The Obama administration's unprecedented lawlessness.

Author:Cruz, Ted
Position:Pres. Barack Obama - Continuation of III. Nonenforcement Under Previous Presidential Administrations F. Ronald Reagan and the Iran-Contra Affair through V. Conclusion, with footnotes, p. 89-115
 
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  1. Arms Sales to Iran

    After Ayatollah Khomeini overthrew the Iranian Shah and attacked the American Embassy in Tehran, the United States imposed economic sanctions and an arms embargo on Iran. (149) The signing of the Algiers Accord in 1981 lifted the U.S.-imposed trade sanctions but continued the weapons embargo. (150) Wary of Soviet influence in Iran, National Security Advisor Robert McFarlane and members of the National Security Council staff recommended reversing the United States' weapons embargo policy, on the theory that opening arms sales to Iran would counter Soviet influence. (151) The Reagan Administration turned down the proposal. (152)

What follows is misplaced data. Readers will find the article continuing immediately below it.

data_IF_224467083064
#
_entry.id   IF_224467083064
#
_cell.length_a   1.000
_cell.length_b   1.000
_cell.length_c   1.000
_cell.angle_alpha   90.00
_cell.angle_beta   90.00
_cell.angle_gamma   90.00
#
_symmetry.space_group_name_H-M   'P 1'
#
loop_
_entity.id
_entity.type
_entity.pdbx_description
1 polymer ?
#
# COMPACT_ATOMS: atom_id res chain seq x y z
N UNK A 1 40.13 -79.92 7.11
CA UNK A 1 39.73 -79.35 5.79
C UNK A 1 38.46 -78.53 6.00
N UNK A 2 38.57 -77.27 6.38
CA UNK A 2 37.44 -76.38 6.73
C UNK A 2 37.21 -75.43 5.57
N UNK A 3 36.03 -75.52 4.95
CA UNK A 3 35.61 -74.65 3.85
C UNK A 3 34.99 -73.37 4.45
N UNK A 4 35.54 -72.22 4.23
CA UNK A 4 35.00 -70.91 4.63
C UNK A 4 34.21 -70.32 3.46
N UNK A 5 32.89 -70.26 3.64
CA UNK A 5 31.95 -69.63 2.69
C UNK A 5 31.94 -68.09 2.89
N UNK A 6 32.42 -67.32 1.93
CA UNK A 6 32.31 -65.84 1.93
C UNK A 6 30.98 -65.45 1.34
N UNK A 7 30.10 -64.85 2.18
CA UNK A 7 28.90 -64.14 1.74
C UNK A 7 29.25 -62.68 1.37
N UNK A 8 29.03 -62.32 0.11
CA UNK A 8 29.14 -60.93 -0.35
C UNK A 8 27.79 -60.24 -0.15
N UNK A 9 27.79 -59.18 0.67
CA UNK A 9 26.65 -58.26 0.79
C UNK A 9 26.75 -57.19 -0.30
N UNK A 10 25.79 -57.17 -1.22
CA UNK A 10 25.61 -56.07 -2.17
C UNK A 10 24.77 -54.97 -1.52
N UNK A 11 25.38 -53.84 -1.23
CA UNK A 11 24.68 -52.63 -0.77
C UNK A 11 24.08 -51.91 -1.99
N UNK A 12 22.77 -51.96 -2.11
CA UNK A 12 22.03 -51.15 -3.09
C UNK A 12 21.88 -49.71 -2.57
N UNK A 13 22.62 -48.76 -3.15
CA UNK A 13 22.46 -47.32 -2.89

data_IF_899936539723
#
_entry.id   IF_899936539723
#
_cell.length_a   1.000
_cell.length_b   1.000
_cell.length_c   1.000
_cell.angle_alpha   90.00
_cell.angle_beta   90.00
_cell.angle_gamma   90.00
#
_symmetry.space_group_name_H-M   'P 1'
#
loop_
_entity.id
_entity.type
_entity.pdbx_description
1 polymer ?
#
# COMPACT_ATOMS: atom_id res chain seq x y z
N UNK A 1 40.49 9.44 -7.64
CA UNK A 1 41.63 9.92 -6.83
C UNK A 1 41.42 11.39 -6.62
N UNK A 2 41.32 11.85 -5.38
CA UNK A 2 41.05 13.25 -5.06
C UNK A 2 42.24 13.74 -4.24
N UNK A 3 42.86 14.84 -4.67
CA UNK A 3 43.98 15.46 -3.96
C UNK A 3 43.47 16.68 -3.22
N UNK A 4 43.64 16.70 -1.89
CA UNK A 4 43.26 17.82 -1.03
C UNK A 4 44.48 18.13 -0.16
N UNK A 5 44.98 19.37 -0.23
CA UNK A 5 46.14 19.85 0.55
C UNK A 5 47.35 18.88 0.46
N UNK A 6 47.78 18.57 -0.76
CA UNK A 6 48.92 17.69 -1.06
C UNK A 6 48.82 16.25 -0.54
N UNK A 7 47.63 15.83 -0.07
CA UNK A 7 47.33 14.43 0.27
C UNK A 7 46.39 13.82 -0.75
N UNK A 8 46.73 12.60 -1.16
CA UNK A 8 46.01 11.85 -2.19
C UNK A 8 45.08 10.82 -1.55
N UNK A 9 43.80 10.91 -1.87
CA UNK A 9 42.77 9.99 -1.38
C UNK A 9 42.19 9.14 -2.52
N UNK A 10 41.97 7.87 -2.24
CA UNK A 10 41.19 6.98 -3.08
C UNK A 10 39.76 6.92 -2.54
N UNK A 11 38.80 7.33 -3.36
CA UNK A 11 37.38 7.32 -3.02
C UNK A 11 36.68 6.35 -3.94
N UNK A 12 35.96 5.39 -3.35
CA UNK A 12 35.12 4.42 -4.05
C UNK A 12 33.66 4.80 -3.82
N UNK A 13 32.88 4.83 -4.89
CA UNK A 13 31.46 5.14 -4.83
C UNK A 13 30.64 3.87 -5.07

Afterwards, Israel presented similar proposals to the United States. Israel knew that Iran required missiles to contend with Iraq's tank and air superiority during the Iran-Iraq War, (153) and the Israelis wanted to strengthen Iran against Iraq. (154) In 1985, after Hezbollah hijacked TWA flight 847 and took U.S. citizens hostage, several Israeli officials and businessmen suggested that Israel could potentially use arms sales to obtain the release of American hostages in Lebanon. (155) Israel indicated that the Iranians were willing to open a dialogue, and that they believed they could influence Hezbollah to release the American hostages, but that the Iranians would require "something to show for the dialogue" and it would "probably be weapons." (156) McFarlane informed President Reagan of the possibility, and the President indicated that he was interested. (157)